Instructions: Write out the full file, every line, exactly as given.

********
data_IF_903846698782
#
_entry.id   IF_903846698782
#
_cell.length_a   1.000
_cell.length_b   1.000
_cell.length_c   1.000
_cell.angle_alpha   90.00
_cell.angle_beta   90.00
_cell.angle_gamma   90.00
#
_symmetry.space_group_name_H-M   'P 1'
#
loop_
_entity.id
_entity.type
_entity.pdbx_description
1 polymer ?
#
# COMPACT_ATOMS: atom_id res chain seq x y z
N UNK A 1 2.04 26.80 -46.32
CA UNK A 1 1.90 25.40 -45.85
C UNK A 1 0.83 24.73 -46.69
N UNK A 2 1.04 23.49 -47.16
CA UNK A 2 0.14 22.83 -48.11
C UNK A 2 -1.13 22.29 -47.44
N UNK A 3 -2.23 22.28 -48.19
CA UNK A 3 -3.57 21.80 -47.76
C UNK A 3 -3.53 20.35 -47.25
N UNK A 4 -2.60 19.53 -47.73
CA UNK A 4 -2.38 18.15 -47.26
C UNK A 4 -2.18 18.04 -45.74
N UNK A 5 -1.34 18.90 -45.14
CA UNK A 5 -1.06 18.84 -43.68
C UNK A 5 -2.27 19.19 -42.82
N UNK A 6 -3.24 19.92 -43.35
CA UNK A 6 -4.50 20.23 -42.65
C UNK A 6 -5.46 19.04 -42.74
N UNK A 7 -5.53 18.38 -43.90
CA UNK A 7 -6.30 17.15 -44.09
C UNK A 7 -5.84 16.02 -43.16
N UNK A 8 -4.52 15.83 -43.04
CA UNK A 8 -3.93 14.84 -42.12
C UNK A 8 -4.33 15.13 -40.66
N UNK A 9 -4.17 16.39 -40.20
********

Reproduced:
data_IF_903846698782
#
_entry.id   IF_903846698782
#
_cell.length_a   1.000
_cell.length_b   1.000
_cell.length_c   1.000
_cell.angle_alpha   90.00
_cell.angle_beta   90.00
_cell.angle_gamma   90.00
#
_symmetry.space_group_name_H-M   'P 1'
#
loop_
_entity.id
_entity.type
_entity.pdbx_description
1 polymer ?
#
# COMPACT_ATOMS: atom_id res chain seq x y z
N UNK A 1 2.04 26.80 -46.32
CA UNK A 1 1.90 25.40 -45.85
C UNK A 1 0.83 24.73 -46.69
N UNK A 2 1.04 23.49 -47.16
CA UNK A 2 0.14 22.83 -48.11
C UNK A 2 -1.13 22.29 -47.44
N UNK A 3 -2.23 22.28 -48.19
CA UNK A 3 -3.57 21.80 -47.76
C UNK A 3 -3.53 20.35 -47.25
N UNK A 4 -2.60 19.53 -47.73
CA UNK A 4 -2.38 18.15 -47.26
C UNK A 4 -2.18 18.04 -45.74
N UNK A 5 -1.34 18.90 -45.14
CA UNK A 5 -1.06 18.84 -43.68
C UNK A 5 -2.27 19.19 -42.82
N UNK A 6 -3.24 19.92 -43.35
CA UNK A 6 -4.50 20.23 -42.65
C UNK A 6 -5.46 19.04 -42.74
N UNK A 7 -5.53 18.38 -43.90
CA UNK A 7 -6.30 17.15 -44.09
C UNK A 7 -5.84 16.02 -43.16
N UNK A 8 -4.52 15.83 -43.04
CA UNK A 8 -3.93 14.84 -42.12
C UNK A 8 -4.33 15.13 -40.66
N UNK A 9 -4.17 16.39 -40.20